Donic Blue Contact Glue

A comprehensive review of the new Donic Blue Contact Glue, a glue specifically designed for popular ‘large pore’ rubbers, which can be hard to glue down. This review covers the ease of use, things to watch out for, and some tips.

Large Pore Sponges

I glue a lot of bats regularly, and since I happened to (temporarily) ran out of my favourite glue, the Donic Vario Clean, I thought I’d use this opportunity to test and review the Blue Contact Glue, which does seem to be popular among some, although it’s a little more expensive than the Vario.

Butterfly started the trend with ‘large pore’ spongesdonic_bluefire_m1_sponge2, followed closely by other major manufacturers, a closeup of an example (Bluefire M1) shows right.

Although these large pores appear to give the rubbers their unique performance, they tend to be harder to glue down because;

  1. As you spread glue it seeps into the pores, so less glue resides on the surface, and
  2. Less surface area actually makes contact with the blade, making the bond weaker.

The Blue Contact glue attempts to address this issue by making the glue thicker without it getting lumpy.


IMG_2674The Bottle

The glue comes in a 90ml bottle and includes a bunch of sponges used for spreading out the glue, all in a generic plastic zip-lock bag.


The sponges are pre-cut so that you can simply pull off a single piece for a glue job. To save on sponges, it’s wise to only use one side of the sponge at the time, so that you can use the other side for the next glue job.



When I removed the cap of the bottle, I was please to see that the nozzle was completely sealed, so that there is no chance of the glue drying up due to air leaking in.



IMG_2677To start using the glue, simply cut off the tip with some scissors, and you’re ready to go. The cap does feel like it seals the bottle very well, so I would not expect too many problems with the glue drying up after usage, unless you don’t use it for a long time.



IMG_2673Spreading the glue

The texture of the glue is thick and creamy, of similar thickness as most sun-screen creams from bottles or tubes. Spreading the glue was very easy, and not too much seamed to soak into the applicator sponge, especially after the first application.

Because the glue is thicker, you do need to take more care to get a nice and flat finish, because it does not flatten out as easily and thinner glues do.

IMG_2669One thing I really like about this glue is that you get plenty of time to spread out the glue, and you don’t need to rush to finish the job before it start drying, because as soon as a glue starts drying it ‘balls up’, and you get lots of little particles spread everywhere.

The downside of this is that it takes a little longer to dry, but that’s nothing that a fan or some waving of the bat can’t fix.

As you can see pictured (right), this jobs needs a little more spreading to get a smooth finish.



IMG_2671The thicker texture makes it susceptible to getting blobs of glue on the edges or handle piece of the blade, so you need to wipe those off before it dries.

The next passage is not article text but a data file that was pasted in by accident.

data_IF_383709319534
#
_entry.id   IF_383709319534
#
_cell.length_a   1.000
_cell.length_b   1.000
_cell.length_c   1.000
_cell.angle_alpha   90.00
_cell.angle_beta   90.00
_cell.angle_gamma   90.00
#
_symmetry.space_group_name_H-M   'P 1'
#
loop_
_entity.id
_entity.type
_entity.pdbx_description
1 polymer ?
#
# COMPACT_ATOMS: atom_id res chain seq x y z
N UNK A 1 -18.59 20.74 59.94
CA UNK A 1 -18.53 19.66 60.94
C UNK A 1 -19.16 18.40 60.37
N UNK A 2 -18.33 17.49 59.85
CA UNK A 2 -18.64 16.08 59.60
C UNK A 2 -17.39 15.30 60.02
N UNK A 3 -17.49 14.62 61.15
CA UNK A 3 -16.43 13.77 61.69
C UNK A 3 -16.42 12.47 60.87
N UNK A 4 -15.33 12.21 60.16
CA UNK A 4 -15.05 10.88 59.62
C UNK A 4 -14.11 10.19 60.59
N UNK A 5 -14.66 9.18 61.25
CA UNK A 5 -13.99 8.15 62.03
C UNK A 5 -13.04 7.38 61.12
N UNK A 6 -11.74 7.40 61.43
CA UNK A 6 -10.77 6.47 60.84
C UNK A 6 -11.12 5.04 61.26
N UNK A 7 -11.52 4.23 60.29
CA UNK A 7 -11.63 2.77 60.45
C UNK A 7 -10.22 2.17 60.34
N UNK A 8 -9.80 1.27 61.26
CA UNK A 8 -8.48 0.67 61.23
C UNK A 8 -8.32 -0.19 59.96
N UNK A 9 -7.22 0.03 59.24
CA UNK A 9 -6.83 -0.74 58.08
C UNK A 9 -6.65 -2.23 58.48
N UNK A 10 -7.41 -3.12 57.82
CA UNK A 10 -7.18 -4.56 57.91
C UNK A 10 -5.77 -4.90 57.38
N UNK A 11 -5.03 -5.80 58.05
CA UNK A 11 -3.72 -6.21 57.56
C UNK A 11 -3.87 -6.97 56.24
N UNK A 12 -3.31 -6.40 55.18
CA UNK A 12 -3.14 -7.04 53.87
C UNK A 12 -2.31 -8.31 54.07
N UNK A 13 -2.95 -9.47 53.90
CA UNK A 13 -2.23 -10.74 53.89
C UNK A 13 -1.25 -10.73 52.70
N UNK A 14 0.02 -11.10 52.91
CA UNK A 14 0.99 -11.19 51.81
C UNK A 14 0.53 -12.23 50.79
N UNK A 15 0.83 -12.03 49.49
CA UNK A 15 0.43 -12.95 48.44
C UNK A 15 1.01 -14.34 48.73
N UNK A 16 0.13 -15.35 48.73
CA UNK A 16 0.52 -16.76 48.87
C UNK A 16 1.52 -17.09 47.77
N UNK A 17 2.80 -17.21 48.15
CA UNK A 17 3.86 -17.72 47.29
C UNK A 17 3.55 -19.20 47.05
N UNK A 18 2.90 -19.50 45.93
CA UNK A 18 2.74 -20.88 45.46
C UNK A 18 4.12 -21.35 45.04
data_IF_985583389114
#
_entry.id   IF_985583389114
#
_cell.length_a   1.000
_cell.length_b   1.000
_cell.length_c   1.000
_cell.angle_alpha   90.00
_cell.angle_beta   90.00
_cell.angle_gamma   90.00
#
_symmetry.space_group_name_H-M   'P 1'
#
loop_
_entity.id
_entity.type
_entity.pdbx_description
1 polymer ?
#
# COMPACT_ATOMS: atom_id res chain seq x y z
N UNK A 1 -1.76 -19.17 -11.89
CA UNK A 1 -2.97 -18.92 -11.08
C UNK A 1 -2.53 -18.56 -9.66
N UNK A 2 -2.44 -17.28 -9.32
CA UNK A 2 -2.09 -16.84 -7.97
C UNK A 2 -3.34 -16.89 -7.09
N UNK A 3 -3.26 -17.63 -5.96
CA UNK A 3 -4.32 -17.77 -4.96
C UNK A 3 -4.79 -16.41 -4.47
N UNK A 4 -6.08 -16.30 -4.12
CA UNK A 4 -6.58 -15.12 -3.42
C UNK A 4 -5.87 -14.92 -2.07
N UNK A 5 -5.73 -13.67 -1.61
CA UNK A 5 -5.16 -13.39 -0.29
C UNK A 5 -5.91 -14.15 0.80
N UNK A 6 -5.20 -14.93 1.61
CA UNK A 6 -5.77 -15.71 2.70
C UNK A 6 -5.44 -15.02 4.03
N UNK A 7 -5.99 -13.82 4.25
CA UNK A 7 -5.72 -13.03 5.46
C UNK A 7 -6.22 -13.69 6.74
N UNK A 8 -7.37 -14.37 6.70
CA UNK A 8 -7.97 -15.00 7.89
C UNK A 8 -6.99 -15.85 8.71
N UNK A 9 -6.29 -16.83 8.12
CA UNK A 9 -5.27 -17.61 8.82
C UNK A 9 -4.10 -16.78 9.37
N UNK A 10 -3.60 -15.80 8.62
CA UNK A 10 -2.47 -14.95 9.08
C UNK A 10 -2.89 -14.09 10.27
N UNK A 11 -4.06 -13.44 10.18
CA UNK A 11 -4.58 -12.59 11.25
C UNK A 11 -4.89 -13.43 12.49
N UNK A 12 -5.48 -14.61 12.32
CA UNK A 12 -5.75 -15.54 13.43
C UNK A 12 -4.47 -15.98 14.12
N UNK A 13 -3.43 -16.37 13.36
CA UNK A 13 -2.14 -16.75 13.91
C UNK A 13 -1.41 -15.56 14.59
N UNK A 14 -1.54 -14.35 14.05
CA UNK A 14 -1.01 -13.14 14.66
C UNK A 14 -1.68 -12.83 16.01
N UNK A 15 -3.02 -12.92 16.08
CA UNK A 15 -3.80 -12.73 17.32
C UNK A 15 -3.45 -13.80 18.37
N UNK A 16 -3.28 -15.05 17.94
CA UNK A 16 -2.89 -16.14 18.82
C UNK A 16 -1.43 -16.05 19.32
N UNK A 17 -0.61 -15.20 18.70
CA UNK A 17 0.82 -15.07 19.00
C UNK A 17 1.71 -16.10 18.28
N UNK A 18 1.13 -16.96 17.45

I had a few bats to glue, and the one on the right shows how easy it is to get glue on the edge on handle, but it’s easily wiped off.



After the glue is spread, it leaves a creamish colour with a blue tint, which slowly dried, leave a bit of a dirty blue tint when it’s dry.

IMG_2678Once both the rubber and blade are dry, they both have a slightly sticky feel (you can touch lightly with your fingers to feel), and unlike some other glues, no further layers are required.

The rubber and blade are put together just as normal, and once the rubber is pushed down, it sticks immediate with a good bond.

I normally cut with a sharp knife onto a sheet of carton from old boxes, and press the bat down onto the carton while cutting, to ensure there is no pulling on the rubber that might affect the glue bond.



IMG_2681You’ll find that there’s always a little glue on edges, which tend to ‘ball up’ as shown. This is not a big deal, and can simply be pulled off while pressing the rubber and blade together at the point where the glue is.

The blue residue on the edge can simply be rubbed off with your fingers, or be covered by edge tape, so that’s not a big deal.

I do like to put the bat into a press just for a few minutes, to ensure good contact is made over the whole surface of the rubber.


Thicker glues tend to be easier to remove, and this is what I found with the Blue Contact as well. It rubbed off easily just with my fingers. I have not yet used the glue for a long time to see what the long term effect is, but all glues become harder to remove over time, and often the rubber is thrown away after a long time anyway, so removal of the glue from the rubber (which is always harder) may not even be required.



So would I recommend this glue? Well I think that the Vario glue is easier to spread evenly, and since this dries clear, it leaves less mess to clean up. However for large pore rubbers, sometimes a second coat is required with the Vario glue, whereas the Blue Contact forms a really good bond with a single layer. The Blue Contact also gives you considerable more time to spread the glue, which may be particularly important if you’re not very experienced and need more time. Any mess you do make is very easy to remove as it simply rubs off with your finger.

I think Blue Contact a very good quality glue, and although it’s a little more expensive (compared to Donic Vario but it’s cheaper than many other Euro/Japanese brands), it can certainly be justified for some people.

Happy to answer any further questions, just post them below.